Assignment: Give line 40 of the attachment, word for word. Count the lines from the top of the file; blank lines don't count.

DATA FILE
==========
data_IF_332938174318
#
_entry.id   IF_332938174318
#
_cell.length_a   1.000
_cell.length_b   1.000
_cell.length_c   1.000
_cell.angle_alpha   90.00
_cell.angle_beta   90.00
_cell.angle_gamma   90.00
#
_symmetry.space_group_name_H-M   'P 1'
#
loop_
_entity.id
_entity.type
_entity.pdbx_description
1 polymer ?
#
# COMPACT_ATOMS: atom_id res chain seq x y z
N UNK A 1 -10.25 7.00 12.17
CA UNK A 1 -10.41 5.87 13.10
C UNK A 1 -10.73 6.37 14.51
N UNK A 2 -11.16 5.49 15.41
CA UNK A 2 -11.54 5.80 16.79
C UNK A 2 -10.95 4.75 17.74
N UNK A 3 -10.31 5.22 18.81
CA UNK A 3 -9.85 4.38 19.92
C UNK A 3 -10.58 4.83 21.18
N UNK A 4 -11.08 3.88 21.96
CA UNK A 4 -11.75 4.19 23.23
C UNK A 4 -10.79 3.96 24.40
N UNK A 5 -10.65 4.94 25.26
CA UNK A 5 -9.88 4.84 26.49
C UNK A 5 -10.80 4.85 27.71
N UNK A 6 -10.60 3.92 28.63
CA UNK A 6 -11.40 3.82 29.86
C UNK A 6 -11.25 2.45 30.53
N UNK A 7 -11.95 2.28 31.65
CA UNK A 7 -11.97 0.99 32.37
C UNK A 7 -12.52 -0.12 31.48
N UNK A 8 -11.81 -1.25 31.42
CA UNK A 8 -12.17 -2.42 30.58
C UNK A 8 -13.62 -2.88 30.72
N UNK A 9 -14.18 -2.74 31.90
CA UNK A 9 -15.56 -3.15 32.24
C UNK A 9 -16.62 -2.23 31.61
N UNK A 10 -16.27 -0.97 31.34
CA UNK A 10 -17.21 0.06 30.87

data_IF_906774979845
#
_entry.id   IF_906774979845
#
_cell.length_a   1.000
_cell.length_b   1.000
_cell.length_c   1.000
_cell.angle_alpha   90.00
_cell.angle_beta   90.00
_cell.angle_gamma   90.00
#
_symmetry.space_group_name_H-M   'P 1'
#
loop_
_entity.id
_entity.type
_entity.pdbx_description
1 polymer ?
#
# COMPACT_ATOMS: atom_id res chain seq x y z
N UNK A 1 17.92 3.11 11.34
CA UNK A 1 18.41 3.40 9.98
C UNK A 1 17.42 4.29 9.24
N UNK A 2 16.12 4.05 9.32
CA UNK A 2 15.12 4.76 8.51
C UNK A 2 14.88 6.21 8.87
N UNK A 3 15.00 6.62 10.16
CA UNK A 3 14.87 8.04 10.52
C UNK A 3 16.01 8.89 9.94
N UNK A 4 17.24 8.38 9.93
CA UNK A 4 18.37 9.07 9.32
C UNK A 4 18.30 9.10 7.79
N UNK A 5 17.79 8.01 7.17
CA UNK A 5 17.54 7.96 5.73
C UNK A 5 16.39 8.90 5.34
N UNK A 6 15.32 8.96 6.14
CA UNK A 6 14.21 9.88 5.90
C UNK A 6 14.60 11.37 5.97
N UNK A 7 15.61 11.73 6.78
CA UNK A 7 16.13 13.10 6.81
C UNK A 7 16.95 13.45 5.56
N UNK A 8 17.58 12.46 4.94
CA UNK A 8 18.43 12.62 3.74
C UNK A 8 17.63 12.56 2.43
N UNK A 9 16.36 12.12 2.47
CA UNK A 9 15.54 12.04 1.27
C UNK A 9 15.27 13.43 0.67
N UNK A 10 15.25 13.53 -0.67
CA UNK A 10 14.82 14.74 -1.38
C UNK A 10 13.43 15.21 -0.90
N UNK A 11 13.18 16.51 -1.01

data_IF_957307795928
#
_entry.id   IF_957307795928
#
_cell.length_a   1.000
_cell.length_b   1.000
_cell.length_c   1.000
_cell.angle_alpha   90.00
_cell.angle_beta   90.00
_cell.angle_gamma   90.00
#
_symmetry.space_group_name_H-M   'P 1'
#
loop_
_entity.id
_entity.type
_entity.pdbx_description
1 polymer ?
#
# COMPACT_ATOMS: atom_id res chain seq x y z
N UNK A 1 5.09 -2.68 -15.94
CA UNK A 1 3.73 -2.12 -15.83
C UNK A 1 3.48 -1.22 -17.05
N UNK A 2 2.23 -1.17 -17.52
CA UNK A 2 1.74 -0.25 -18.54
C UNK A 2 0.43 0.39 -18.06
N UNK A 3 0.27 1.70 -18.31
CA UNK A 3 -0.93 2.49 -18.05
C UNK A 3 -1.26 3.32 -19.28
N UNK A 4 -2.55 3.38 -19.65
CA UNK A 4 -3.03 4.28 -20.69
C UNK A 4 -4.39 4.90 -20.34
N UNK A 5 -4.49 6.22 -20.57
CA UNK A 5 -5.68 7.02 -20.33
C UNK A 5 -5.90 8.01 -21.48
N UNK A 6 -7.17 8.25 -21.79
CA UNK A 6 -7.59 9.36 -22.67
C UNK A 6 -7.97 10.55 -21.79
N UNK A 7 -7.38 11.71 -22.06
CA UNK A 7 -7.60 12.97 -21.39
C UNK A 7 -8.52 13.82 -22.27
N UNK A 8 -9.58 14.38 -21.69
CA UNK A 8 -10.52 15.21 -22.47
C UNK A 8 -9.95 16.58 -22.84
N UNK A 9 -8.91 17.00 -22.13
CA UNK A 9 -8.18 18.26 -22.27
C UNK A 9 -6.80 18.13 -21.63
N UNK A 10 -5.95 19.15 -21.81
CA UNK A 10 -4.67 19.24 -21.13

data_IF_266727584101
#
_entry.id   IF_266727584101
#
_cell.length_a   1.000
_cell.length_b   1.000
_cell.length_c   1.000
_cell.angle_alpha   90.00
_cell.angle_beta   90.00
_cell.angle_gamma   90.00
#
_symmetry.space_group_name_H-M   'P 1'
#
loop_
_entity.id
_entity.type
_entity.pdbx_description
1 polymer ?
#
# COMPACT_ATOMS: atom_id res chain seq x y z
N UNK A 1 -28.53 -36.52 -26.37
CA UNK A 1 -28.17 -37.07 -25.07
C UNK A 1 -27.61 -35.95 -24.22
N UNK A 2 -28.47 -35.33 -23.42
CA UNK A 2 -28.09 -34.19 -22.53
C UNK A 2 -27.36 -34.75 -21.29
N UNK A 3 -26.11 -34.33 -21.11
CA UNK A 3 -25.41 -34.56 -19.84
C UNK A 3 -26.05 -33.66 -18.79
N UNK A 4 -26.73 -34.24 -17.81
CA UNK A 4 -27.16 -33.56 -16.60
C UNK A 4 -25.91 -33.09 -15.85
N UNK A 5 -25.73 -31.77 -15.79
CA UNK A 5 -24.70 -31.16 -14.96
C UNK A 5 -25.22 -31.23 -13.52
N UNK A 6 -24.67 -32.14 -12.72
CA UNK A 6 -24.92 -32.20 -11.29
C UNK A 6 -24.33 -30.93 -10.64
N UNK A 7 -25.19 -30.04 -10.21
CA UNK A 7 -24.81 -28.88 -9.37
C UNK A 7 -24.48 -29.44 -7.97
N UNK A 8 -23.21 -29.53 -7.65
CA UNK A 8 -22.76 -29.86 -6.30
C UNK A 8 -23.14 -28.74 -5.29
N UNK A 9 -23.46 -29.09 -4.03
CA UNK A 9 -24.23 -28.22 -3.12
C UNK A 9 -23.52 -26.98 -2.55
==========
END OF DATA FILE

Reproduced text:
CA UNK A 7 -11.97 0.99 32.37